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  • Texas | Columns | They Shoe Horses, Don't They?

    Frank, the Wood Worker

    by Bruce Martin
    Bruce Martin

    M y grandfather was a carpenter by trade; so his son, Frank, grew up with the familiarity of hand tools used in that craft. After graduation from high school, one of my dadís first jobs was that of working as a Cabinet Maker in an eastside Houston millworks creating products for residential and commercial sale.

    At the beginning of the World War II effort, he left that job to become a millwright at the Brown Shipyard, building vessels for the Navy. When that participation ended, he ventured into other vocational interests.

    His love for crafting objects from wood did not diminish, however. Woodworking became his hobby. When he constructed another residence on the property, he converted the first home into a work shop and began filling it with power tools. Among the machinery were ones such as table saws, band saws, jig saws, shapers, planers, lathes, rotary sanders, belt sanders, grinders, and drill presses. He had an assortment of dado blades for preparing furniture tops with decorative edges.

    Quite a few of my adolescent toys and games were of handcrafted wood. He also built bird houses of all shapes, sizes, and styles.

    In his spare time throughout the year, pieces were constructed that he gave as gifts to family and friends at Christmas. Those objects would include night stands, magazine racks, what-not shelves, and similar handiworks. For the home, he built a buffet cabinet, book cases, lamps with wooden stands and bases, desks, and tables. I still have one glass front gun cabinet that I converted into a display cabinet for curios by adding shelving.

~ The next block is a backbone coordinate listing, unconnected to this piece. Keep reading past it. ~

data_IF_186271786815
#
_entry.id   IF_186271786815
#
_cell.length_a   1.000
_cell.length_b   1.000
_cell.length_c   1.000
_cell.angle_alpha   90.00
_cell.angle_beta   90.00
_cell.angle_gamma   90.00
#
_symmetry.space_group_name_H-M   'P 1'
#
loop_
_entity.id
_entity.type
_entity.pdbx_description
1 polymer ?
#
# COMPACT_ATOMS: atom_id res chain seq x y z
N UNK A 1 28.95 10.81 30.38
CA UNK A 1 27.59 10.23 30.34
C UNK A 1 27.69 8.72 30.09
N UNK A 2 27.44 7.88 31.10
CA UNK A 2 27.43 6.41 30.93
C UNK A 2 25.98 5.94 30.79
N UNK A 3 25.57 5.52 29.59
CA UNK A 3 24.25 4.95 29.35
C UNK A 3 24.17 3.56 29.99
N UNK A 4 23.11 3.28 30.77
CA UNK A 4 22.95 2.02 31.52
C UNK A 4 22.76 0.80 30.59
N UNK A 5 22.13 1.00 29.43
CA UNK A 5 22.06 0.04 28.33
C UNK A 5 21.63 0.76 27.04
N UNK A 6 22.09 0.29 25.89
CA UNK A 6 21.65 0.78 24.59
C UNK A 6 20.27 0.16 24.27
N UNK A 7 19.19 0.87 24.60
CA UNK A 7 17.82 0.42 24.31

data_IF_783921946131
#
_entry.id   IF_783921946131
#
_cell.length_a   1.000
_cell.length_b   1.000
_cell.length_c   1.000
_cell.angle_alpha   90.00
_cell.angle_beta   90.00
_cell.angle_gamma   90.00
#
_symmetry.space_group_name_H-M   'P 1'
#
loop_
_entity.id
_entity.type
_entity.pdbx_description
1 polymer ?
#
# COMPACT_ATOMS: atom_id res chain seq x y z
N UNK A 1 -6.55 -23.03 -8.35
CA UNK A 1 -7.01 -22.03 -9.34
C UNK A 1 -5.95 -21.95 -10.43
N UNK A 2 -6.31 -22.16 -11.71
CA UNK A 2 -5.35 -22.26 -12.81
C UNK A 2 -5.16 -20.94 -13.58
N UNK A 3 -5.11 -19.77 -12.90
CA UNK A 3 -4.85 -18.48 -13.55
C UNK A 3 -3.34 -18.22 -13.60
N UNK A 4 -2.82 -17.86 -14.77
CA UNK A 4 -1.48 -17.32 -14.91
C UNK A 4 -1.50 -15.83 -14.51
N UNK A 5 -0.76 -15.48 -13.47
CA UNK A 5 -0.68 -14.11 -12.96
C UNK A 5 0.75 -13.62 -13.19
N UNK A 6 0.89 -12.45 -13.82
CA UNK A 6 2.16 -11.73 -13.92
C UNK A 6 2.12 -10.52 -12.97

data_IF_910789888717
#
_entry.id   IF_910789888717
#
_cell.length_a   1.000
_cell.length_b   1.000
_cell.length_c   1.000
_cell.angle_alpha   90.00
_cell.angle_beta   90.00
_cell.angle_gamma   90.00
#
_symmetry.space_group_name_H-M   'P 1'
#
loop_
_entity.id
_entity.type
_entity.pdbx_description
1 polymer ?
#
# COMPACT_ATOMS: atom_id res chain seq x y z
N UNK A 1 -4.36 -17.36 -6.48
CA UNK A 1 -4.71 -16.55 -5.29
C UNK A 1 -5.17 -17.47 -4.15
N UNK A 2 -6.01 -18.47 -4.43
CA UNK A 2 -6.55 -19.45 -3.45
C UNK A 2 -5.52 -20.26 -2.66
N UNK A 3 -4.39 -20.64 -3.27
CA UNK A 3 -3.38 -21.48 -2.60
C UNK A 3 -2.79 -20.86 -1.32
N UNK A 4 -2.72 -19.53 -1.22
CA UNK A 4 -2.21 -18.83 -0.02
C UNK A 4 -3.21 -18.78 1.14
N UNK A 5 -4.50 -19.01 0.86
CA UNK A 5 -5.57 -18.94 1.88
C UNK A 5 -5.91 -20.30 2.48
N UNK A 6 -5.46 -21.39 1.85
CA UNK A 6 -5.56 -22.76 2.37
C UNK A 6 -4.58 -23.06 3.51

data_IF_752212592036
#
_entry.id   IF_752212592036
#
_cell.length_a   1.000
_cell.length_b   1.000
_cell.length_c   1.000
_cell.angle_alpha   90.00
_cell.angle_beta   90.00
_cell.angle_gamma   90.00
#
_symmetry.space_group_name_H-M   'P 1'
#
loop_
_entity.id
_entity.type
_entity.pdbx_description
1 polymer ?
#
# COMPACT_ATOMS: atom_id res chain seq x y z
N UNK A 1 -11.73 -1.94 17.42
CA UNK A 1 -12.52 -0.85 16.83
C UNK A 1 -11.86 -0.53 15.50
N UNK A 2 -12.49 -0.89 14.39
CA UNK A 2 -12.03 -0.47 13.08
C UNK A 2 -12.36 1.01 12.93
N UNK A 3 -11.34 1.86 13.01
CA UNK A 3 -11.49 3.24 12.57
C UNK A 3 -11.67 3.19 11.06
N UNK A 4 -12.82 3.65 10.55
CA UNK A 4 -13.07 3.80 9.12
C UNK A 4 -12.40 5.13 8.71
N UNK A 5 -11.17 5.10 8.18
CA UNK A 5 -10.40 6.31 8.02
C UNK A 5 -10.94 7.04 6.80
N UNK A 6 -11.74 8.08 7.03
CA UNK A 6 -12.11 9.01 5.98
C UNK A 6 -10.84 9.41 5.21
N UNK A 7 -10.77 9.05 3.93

Being an avid fisherman, another pastime, he built row boats covered with canvas, sealed with waterproofing. They were of a size that he could lift into the back of his pickup truck; yet, large enough for two people to fish from. During some of the heavy rainstorms in Houston, roads and ditches in our area would flood and we kids would drag out one of the boats and row in the flood waters; perhaps pretending to be pirates, or something; canít rememberÖ

    I never learned the skills to follow in his footsteps with his intensity and passion. Perhaps, though, the gene passed on to my son, who is also well-gifted in applying the art and knowledge of wood crafting.


    © Bruce Martin

    They Shoe Horses, Don't They? June 8, 2013 Guest column
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